Up bright and early this morning for my Covid jab and it seemed churlish not to go down to the allotment straight afterwards. Sporting a rather dead arm, my plan was to feed the chickens before watching the world go by from the shed. The bantams greeted me with shouts, complaining about the lack of greens. Grabbing a handful of weeds, I threw them in to keep them busy. I collected three eggs and dropped them into the shed.
Next, I went into the main coop to sort out the broken perches. As I was in the coop, I decided to move the pallets and food bins to make sure the end of the run was clear. This corner, which has been home to the food bins for years, will now be home to the pop hole and ramp to the nest box. Moving the massive black pallet was interesting. It’s extremely heavy and rather than shifting it to the other end of the coop, I propped it up against the side of the run. The smaller red pallets I moved to the back corner of the run. On a roll, I then pulled down the broken perch and stored the wood underneath the red pallets. As I moved around the coop, Tommy took exception to my shoes and proceeded to attack me. Quickly, I grabbed him and ruffled his feathers, keeping him still to show him who is Big Chicken.
Leaving Tommy to calm down, I collected a brush and dustpan and made a start on cleaning out the new nest box. It is clean inside, it just needed some old shavings removed. Partway through, Cliff appeared and offered to help cut the wire and make the join between the nest box and the run. Armed with am enormous array of different tools, we cut the hole in the wire and using two wooden batons, secured it to the nest box door frame. Putting in the ramp involved removing the slice of tree trunk beneath it with a smaller wooden block. It’s so exciting to know the new nest box is now up and running!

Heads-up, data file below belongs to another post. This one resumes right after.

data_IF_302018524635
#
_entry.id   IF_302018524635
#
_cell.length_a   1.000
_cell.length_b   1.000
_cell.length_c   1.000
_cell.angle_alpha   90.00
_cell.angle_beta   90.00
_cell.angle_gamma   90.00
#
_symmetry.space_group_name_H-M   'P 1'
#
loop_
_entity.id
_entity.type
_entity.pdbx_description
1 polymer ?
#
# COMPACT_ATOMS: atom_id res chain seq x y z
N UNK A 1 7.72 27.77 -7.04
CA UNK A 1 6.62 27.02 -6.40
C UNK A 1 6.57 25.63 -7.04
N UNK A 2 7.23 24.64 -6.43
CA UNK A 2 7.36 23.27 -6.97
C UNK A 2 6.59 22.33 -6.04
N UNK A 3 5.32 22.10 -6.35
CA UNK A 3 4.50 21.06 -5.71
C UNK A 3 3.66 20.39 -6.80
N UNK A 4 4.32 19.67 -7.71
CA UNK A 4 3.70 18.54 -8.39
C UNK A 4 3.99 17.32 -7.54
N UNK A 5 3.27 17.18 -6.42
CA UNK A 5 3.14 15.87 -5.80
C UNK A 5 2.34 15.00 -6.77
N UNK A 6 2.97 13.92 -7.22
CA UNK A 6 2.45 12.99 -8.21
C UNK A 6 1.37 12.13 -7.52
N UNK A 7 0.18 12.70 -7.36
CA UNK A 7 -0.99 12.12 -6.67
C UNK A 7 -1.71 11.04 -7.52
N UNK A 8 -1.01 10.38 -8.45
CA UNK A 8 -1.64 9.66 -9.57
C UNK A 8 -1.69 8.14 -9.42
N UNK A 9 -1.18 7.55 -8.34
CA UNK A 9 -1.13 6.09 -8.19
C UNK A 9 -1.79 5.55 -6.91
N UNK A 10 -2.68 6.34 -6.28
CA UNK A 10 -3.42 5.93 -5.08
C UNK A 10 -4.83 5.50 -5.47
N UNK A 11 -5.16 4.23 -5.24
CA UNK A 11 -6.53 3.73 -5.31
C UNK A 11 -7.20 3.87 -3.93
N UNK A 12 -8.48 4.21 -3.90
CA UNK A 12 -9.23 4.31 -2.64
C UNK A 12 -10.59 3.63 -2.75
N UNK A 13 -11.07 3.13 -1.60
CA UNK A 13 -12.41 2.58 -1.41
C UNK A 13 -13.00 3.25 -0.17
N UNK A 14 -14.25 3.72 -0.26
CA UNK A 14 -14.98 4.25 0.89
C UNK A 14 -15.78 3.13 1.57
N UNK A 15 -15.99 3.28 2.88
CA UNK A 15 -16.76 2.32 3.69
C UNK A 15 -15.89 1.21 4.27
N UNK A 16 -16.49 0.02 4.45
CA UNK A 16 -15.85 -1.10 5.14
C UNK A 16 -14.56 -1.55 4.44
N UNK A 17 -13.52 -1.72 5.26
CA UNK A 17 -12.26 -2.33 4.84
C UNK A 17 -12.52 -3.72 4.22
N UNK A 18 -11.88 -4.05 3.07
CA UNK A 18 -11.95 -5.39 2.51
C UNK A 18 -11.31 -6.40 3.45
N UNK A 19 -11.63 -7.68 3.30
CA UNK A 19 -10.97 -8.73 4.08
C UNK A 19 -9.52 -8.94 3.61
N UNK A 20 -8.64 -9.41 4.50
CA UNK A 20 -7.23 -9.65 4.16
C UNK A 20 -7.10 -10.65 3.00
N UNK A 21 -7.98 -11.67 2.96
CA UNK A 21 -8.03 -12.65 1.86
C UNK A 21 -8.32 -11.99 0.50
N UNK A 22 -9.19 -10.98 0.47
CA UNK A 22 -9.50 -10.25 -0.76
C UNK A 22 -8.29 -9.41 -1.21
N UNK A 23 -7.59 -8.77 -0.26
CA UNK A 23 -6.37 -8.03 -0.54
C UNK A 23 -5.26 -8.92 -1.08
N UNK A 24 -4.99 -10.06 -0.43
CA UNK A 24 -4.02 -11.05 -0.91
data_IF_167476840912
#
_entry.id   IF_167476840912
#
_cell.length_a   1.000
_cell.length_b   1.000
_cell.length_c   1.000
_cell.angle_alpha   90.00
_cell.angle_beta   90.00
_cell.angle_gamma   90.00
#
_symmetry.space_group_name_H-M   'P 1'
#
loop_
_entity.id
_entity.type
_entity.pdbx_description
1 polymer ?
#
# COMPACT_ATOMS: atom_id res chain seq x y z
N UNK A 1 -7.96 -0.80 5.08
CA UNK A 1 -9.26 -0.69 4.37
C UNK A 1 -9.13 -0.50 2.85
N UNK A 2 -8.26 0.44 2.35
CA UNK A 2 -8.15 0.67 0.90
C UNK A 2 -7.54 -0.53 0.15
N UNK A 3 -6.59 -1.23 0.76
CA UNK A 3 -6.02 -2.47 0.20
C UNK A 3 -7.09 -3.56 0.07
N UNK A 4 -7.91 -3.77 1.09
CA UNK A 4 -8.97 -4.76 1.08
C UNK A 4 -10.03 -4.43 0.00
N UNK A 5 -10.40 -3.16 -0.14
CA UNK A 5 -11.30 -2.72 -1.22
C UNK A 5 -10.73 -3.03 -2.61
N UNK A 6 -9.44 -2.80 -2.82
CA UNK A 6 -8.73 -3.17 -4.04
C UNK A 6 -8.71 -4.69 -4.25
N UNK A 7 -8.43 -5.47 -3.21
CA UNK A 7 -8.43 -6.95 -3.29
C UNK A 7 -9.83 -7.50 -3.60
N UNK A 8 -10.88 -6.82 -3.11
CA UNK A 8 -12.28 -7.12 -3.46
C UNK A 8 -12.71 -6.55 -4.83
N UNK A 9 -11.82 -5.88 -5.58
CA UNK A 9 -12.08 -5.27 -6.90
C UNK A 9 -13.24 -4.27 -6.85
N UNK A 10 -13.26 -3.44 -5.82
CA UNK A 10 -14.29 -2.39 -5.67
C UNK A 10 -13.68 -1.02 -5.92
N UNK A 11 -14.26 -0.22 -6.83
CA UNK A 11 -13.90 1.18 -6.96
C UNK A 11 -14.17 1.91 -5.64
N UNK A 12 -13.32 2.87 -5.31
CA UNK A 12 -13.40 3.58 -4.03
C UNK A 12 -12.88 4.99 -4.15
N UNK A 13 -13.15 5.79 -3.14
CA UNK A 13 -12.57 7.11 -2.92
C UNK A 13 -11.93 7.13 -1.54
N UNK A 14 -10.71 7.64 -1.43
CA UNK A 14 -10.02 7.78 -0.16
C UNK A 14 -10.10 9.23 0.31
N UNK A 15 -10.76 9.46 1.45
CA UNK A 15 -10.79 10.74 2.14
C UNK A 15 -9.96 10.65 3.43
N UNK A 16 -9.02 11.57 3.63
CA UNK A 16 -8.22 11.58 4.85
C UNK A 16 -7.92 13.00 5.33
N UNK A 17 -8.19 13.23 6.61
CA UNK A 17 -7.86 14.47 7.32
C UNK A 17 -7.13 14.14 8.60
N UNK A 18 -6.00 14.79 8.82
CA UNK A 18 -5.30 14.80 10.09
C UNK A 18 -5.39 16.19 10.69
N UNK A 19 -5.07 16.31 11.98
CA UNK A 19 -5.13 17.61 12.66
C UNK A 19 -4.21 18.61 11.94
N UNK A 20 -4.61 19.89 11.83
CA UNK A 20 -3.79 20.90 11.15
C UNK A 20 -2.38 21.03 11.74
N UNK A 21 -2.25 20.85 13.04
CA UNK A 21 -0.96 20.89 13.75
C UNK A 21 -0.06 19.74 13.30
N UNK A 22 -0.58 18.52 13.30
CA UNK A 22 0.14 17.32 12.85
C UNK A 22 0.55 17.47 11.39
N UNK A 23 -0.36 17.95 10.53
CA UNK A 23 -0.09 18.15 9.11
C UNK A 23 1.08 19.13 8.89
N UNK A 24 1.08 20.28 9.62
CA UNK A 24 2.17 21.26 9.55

Back in the run, I noticed Millie seemed a little unwell, regularly raising her head with her beak open. I instantly recognised the signs of gape worm. If treated quickly, it’s not too much of an issue but if left the worm will grow in the throat, eventually suffocating the bird. Dashing up to the shed, I grabbed a small syringe and the bottle of cider vinegar. Catching her was more tricky as Tommy took exception to my grabbing one of his girls. I quickly got a dose down Millie and let her go after checking her crop. There wasn’t much food in it but it didn’t feel hard or overinflated. Putting her down, I turned my attention to Tommy who had been showing aggressive behaviour towards me whilst I was dealing with Millie. I pinned him to the ground between my legs and ruffled his feathers for a few minutes. He didn’t come anywhere near me for the rest of the day!
Looking around, I remembered that I hadn’t dug over the ground for a while. It took a while, Hattie had to assess each spadeful of soil for goodies before I could move onto the next. As I continued to dig, carefully trying to avoid decapitating Hattie would would insist on putting her head in the way regularly, I thought about how much easier cleaning out the nest box would be now that it is outside the run. The usual line of inquisitive beaks would no longer interfere, making a long job even longer! Although, judging from Hattie’s persistence, I may also have a feathery supervisor when cleaning the new nest box.
By now, it was well past lunchtime and after watering the plants in the greenhouse, I sat down in the shed with a snack. As I watched the bantams, I spotted a new arrival on the plot. Slinking past without realising I was there, Bertie ambled along the Omlet run, sniffed at the girls before heading off down the path. Taking a leaf out of Bertie’s book, I ambled off home.
Plans for the next few days include continuing to keep a close eye on Millie, encourage the girls to use their new nest box and tidy up the area next to the main coop.